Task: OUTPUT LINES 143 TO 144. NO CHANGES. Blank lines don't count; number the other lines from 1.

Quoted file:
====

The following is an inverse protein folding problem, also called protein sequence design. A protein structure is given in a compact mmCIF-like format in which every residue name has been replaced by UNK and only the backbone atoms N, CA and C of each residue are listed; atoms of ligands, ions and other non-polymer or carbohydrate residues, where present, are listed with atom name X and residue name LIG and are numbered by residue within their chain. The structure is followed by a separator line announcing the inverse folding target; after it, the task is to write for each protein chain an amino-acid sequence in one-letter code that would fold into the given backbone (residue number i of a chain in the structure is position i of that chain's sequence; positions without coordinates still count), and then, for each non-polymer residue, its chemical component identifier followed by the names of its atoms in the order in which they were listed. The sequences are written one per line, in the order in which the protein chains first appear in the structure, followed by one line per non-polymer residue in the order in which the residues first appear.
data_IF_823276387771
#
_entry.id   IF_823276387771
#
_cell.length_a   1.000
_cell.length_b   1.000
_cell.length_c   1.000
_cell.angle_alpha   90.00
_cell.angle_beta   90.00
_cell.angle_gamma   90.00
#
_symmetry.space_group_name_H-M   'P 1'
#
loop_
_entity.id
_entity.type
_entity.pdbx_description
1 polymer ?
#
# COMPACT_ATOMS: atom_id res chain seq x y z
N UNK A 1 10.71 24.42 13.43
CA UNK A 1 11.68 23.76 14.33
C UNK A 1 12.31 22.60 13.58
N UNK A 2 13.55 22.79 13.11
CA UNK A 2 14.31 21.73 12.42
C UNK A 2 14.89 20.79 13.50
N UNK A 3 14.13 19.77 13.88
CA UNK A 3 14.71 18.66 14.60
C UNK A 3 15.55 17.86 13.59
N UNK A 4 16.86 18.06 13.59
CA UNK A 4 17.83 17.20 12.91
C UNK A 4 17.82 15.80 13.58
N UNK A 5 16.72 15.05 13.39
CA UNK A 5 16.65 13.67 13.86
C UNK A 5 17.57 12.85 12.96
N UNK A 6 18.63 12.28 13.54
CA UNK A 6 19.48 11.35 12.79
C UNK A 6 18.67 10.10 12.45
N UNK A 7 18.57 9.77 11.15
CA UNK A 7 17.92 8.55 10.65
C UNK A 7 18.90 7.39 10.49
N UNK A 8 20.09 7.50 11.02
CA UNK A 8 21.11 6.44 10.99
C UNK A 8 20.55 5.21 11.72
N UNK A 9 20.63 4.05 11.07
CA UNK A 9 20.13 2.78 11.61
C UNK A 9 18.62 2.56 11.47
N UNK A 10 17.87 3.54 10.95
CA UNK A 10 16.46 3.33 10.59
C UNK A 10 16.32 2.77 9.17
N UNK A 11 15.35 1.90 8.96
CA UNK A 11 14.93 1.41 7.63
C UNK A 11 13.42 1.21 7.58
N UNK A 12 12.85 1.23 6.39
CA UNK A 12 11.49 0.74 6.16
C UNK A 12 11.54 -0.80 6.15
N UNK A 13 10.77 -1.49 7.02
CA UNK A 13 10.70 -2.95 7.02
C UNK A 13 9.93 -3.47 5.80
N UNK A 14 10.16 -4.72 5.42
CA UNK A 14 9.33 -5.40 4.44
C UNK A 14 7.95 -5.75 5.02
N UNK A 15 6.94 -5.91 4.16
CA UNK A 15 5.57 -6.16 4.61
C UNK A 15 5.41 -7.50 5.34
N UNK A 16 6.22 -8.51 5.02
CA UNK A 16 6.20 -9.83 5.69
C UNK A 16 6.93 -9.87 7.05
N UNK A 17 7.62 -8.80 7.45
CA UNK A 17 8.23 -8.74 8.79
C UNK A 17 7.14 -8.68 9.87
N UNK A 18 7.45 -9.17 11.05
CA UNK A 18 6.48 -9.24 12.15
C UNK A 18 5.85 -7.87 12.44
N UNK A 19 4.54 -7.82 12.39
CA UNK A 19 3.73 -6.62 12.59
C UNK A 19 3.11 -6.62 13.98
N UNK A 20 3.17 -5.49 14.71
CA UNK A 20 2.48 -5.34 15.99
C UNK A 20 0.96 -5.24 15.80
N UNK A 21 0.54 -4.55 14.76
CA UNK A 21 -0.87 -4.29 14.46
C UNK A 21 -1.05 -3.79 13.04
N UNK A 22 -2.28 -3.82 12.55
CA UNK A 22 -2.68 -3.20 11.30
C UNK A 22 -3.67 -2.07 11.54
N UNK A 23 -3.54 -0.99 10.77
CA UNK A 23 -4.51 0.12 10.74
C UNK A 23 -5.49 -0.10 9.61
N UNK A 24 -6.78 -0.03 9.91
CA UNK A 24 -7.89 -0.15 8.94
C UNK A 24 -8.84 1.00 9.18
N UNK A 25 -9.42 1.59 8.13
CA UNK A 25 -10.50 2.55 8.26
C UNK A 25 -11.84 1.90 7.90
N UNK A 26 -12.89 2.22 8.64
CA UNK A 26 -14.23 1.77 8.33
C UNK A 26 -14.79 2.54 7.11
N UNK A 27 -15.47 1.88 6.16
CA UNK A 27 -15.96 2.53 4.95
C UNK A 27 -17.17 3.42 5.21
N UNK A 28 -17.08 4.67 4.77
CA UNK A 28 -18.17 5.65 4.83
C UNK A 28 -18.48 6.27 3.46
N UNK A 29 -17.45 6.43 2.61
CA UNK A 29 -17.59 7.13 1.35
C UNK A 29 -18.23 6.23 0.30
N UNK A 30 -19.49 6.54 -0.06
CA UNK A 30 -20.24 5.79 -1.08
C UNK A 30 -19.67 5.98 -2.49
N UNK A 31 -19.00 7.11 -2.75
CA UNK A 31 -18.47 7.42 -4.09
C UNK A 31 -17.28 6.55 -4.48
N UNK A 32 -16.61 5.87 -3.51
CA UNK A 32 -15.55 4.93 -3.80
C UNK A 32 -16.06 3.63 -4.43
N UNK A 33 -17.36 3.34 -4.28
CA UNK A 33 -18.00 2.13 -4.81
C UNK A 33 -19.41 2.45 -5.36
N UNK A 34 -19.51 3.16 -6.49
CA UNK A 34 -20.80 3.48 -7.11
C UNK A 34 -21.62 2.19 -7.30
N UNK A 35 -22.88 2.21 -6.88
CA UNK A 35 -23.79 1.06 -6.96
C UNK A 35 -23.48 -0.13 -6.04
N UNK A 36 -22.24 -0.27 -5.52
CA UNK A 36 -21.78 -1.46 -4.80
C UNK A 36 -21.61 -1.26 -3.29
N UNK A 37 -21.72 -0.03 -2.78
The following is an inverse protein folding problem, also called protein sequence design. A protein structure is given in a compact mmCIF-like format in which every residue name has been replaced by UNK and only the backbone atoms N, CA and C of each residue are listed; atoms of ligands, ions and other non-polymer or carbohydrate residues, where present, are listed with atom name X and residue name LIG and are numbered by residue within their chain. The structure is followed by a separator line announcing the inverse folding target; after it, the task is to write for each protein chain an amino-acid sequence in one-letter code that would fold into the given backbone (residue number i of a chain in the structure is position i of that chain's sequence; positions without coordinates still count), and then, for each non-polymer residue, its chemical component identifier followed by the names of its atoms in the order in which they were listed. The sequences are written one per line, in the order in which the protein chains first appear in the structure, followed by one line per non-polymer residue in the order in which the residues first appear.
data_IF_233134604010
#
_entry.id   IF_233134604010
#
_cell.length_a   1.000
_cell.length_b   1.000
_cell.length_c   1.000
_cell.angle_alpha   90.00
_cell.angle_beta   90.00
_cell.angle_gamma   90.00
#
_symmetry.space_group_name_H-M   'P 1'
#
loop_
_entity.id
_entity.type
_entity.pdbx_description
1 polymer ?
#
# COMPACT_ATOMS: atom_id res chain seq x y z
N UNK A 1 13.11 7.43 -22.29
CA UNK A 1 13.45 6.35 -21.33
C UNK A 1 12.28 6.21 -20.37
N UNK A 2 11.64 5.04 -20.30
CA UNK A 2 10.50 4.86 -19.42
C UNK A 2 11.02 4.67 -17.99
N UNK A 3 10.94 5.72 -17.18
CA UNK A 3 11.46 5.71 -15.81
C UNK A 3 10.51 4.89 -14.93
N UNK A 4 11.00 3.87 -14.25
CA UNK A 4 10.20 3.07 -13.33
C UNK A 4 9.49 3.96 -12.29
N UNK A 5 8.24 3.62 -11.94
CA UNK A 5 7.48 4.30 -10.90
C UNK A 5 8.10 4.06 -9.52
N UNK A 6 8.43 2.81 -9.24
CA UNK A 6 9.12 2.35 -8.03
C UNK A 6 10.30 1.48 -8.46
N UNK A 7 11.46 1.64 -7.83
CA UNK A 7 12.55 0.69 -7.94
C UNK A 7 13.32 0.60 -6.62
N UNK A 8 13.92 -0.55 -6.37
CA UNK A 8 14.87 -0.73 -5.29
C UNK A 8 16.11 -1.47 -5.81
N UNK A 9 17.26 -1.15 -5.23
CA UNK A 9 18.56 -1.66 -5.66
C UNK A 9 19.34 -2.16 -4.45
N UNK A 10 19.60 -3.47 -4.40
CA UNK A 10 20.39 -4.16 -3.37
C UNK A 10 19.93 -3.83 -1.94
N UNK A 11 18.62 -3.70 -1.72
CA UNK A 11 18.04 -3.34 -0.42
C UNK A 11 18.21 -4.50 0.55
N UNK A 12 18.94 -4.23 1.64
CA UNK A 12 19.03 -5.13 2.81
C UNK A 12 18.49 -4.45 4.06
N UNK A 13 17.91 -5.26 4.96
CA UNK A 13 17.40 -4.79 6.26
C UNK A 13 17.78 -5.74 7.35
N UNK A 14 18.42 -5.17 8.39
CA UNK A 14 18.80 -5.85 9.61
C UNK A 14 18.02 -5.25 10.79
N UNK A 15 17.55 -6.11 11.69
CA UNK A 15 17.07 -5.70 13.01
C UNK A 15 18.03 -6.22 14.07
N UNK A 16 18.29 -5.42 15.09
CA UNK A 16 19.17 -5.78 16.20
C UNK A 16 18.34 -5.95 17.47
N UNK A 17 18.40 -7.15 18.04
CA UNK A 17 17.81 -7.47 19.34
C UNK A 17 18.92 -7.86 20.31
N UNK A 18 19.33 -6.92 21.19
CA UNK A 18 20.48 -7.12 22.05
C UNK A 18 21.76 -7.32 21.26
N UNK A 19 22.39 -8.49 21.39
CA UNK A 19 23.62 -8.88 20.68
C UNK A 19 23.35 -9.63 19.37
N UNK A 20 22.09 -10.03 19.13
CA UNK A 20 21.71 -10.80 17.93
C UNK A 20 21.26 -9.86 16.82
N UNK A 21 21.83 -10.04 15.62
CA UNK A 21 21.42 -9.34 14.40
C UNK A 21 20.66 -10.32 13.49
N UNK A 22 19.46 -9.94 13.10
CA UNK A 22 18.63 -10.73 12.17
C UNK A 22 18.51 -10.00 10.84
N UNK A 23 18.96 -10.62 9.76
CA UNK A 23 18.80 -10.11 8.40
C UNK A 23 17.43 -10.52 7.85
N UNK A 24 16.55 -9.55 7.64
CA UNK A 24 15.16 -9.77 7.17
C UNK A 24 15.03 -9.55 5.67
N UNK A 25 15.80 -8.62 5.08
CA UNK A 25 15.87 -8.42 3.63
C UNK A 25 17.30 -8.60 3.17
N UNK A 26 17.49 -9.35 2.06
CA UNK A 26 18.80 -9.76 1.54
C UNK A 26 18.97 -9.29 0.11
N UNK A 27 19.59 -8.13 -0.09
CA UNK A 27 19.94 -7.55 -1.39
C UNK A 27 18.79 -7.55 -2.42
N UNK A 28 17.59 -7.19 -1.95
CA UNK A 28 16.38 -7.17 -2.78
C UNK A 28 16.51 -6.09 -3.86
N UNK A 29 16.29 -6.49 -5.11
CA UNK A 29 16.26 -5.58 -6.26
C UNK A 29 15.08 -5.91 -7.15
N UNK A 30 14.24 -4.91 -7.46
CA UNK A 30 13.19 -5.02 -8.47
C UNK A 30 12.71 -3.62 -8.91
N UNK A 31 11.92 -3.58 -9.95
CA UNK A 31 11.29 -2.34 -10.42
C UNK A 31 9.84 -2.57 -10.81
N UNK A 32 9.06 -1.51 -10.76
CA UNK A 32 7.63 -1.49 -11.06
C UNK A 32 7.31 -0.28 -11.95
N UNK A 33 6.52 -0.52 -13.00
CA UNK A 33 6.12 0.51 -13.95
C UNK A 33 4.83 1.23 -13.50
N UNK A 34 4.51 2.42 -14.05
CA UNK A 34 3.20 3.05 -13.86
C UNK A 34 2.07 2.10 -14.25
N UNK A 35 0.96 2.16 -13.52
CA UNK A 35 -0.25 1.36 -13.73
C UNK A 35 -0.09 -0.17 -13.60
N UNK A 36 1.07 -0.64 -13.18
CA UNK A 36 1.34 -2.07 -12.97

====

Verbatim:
_symmetry.space_group_name_H-M   'P 1'
#